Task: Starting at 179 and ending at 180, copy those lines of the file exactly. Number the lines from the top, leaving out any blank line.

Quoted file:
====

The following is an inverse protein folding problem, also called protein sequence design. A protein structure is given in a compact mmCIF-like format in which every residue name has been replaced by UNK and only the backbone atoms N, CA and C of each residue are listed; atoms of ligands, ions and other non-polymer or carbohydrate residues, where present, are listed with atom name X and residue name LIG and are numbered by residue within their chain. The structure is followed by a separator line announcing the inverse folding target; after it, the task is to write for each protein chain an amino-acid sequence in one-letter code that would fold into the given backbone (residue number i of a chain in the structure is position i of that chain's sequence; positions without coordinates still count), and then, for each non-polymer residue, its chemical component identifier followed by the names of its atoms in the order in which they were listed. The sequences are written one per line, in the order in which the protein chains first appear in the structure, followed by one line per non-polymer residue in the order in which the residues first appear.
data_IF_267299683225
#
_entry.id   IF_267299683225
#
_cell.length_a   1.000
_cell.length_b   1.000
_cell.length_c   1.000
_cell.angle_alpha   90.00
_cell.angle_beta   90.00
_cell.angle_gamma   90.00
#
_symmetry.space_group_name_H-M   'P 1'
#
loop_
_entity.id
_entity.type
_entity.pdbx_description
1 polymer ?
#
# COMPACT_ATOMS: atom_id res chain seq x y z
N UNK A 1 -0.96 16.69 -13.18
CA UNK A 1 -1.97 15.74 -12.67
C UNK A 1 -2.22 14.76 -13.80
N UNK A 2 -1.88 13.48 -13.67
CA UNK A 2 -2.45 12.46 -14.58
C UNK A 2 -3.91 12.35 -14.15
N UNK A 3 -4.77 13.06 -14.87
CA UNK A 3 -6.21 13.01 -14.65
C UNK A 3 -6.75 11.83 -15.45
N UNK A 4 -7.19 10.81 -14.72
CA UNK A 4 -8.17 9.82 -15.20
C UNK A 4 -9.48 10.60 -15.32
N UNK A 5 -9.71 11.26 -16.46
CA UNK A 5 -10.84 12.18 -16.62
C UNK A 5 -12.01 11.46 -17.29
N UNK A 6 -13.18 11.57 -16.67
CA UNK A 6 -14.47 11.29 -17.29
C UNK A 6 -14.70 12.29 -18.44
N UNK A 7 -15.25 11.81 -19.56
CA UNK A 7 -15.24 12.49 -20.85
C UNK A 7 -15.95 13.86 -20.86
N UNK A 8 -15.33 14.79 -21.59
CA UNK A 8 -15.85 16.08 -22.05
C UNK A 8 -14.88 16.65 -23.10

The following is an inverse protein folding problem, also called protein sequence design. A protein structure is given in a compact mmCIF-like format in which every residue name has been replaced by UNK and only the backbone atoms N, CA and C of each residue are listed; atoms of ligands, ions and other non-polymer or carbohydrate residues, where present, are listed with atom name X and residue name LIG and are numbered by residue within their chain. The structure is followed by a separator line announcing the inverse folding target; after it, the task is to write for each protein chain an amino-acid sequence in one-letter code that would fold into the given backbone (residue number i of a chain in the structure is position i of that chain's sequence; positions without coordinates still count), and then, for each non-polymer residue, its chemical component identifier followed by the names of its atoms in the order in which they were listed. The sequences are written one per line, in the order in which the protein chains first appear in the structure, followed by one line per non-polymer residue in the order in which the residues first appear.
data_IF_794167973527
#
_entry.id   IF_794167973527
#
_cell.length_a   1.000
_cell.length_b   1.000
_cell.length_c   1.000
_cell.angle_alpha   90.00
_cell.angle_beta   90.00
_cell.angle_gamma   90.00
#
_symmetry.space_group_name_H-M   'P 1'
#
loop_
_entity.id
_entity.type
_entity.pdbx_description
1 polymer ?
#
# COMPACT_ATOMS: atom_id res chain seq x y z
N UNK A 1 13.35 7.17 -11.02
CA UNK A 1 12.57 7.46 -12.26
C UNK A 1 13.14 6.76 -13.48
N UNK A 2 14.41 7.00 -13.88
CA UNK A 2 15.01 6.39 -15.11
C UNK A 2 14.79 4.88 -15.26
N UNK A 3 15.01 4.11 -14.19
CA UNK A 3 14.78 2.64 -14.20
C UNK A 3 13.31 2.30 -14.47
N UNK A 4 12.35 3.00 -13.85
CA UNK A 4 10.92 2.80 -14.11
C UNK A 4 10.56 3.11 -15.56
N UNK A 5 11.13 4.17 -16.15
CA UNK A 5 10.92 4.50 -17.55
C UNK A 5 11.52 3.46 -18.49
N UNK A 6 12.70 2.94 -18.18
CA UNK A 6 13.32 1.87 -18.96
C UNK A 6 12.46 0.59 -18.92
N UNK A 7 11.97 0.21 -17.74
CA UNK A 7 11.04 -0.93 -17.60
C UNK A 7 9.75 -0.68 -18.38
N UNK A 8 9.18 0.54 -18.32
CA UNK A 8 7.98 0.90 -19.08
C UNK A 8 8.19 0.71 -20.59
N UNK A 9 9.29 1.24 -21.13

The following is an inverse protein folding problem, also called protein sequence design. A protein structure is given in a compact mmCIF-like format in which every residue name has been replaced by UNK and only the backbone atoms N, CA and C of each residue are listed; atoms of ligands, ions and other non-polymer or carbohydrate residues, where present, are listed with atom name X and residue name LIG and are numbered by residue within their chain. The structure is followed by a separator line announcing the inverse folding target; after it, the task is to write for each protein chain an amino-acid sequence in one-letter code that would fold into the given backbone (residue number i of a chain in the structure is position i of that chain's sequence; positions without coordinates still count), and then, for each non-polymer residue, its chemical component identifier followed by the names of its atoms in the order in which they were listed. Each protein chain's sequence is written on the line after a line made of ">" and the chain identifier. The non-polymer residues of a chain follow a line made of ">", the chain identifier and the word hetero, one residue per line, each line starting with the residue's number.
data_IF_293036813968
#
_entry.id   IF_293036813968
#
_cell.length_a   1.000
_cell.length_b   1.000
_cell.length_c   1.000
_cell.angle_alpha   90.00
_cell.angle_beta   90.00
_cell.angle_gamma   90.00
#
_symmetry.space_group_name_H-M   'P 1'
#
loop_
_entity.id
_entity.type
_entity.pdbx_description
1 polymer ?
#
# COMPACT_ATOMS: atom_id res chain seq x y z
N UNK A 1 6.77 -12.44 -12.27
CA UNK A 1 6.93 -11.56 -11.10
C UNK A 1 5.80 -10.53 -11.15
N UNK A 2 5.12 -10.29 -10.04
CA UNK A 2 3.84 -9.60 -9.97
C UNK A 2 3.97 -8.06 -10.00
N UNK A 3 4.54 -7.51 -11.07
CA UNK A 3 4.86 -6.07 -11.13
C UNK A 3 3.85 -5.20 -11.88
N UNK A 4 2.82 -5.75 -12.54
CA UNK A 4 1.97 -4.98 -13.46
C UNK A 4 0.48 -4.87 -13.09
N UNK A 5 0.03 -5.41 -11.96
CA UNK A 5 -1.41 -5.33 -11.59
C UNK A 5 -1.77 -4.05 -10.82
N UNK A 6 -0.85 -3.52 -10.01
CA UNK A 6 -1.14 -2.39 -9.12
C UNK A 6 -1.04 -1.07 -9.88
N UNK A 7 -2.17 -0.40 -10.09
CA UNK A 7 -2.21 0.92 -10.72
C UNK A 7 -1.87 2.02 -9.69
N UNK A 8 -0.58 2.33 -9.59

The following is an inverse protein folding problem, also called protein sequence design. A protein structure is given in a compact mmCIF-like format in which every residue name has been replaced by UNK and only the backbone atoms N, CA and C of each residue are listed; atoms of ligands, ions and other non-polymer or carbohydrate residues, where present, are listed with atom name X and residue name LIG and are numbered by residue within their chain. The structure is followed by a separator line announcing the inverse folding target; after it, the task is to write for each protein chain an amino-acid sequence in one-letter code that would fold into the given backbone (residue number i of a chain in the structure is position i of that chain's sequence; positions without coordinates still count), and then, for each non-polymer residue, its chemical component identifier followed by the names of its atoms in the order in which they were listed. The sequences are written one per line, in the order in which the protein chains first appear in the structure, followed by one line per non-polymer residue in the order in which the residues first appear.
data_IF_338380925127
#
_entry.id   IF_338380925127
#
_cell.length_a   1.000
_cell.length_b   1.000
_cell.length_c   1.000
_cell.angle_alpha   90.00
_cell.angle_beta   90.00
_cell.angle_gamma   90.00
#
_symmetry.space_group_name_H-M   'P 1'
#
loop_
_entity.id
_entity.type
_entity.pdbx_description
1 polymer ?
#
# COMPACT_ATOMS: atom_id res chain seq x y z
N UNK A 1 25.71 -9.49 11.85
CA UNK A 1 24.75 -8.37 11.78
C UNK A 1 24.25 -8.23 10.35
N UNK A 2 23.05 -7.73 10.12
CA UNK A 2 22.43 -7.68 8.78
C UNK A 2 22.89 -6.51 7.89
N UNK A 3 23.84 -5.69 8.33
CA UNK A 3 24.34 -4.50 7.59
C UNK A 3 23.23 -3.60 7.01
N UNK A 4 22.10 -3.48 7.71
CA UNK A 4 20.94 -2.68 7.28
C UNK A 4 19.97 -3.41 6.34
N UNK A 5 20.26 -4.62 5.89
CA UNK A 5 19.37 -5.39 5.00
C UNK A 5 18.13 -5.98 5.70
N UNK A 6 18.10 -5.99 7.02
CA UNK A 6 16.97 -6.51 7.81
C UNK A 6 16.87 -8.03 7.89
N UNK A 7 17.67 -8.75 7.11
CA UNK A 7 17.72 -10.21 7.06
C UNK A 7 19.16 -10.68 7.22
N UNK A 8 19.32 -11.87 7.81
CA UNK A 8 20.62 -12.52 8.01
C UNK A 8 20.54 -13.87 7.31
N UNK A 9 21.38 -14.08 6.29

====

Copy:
C UNK A 8 20.54 -13.87 7.31
N UNK A 9 21.38 -14.08 6.29